Training in line with the muscle fiber type of body parts could be useful for maximizing hypertrophy. However, for too long, information about muscle fiber types has been promoted based on references to single studies and hearsay. In this article, Chris Beardsley reviews the literature regarding muscle fiber types for the main upper and lower body muscles.

What is the background?

What are muscle fiber types?

Muscle fibers can be classified in various ways. All current methods are dependent upon the assumption that limiting factor for the speed at which cross-bridge cycling can occur is the speed at which the ATPase of the myosin head can hydrolyze ATP to power the process. The three ways are:

Myosin ATPase histochemical staining – this process differentiates between individual muscle fibers on the basis of their staining intensities. These staining intensities differ between muscle fibers as a result of differences in pH sensitivity. The differences indirectly provide relative information between muscle fibers about the speed at which ATP hydrolysis occurs, although the staining procedure does not directly measure the speed of hydrolysis (Scott, 2001). The main three myosin ATPase staining results are referred to as muscle fiber types I, IIA, and IIX (or historically IIB), respectively. Interim fiber types are identified where staining types between the main classes are observed.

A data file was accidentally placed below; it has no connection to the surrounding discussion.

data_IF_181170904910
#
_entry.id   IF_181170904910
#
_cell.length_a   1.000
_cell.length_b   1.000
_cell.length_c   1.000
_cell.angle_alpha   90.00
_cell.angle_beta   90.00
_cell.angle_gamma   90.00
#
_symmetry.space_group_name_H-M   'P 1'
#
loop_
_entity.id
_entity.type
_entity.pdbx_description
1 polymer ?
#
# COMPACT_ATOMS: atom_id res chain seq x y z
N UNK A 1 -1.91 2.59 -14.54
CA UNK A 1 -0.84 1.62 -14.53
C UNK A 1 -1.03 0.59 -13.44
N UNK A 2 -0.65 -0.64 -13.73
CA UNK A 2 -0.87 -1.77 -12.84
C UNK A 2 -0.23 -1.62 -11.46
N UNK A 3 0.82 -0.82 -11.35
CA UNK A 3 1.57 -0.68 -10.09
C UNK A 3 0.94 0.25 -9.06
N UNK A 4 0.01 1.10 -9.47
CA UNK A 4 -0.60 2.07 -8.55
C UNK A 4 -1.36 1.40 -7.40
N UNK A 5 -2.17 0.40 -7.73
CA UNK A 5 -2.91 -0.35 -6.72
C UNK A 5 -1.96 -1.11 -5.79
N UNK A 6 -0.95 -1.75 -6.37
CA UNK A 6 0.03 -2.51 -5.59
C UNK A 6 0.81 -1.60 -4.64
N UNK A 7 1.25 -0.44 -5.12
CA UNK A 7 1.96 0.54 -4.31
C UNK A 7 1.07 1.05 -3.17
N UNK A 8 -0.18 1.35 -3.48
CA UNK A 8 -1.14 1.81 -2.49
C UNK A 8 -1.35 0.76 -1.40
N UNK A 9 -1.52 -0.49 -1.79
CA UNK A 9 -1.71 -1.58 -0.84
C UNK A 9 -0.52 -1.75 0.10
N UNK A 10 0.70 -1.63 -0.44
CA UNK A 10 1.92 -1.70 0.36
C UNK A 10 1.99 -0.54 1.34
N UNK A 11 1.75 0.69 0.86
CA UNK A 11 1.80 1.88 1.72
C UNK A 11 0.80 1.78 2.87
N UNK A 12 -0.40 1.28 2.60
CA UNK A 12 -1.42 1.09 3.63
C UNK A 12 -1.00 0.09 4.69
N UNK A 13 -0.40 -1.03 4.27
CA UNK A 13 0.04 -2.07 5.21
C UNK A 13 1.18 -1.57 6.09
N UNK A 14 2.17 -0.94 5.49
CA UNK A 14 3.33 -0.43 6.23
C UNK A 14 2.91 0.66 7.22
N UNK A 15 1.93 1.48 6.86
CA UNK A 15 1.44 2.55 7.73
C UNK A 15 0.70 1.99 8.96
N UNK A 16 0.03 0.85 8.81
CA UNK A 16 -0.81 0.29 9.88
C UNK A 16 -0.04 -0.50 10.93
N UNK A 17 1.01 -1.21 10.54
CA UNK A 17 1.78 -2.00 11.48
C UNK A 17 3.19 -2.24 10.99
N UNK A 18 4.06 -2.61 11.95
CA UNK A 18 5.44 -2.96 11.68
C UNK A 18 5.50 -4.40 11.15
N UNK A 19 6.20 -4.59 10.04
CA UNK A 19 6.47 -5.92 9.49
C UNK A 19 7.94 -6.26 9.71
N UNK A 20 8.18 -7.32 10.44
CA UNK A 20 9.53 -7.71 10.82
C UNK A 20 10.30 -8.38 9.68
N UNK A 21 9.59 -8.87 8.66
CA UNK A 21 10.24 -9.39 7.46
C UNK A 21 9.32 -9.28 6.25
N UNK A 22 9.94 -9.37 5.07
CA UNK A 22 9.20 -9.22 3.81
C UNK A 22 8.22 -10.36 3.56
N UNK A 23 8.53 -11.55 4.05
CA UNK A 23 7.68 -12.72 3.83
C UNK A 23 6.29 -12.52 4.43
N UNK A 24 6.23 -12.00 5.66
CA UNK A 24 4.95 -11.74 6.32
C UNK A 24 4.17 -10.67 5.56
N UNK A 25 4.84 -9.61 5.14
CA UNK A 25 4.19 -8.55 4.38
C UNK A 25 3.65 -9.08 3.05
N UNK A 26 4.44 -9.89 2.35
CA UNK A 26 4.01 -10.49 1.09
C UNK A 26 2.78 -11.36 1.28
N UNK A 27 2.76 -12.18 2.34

MHC isoform identification – this process involves differentiating between individual muscle fibers in the basis of the different myosin heavy chain isoforms. The MHCs contain the site that serves as the ATPase, which is how identifying the MHC isoform is relevant for the speed of ATP hydrolysis. Each muscle fiber can contain more than one MHC isoform. Thus, although there are only three isoforms expressed in human skeletal muscle, there are many more hybrid muscle fiber types comprising muscle fibers with several different isoforms in the same muscle fiber (Scott, 2001). The main three myosin isoforms are most correctly referred to as MHCI, MHCIIa, and MHCIIx (or MHCIIb historically).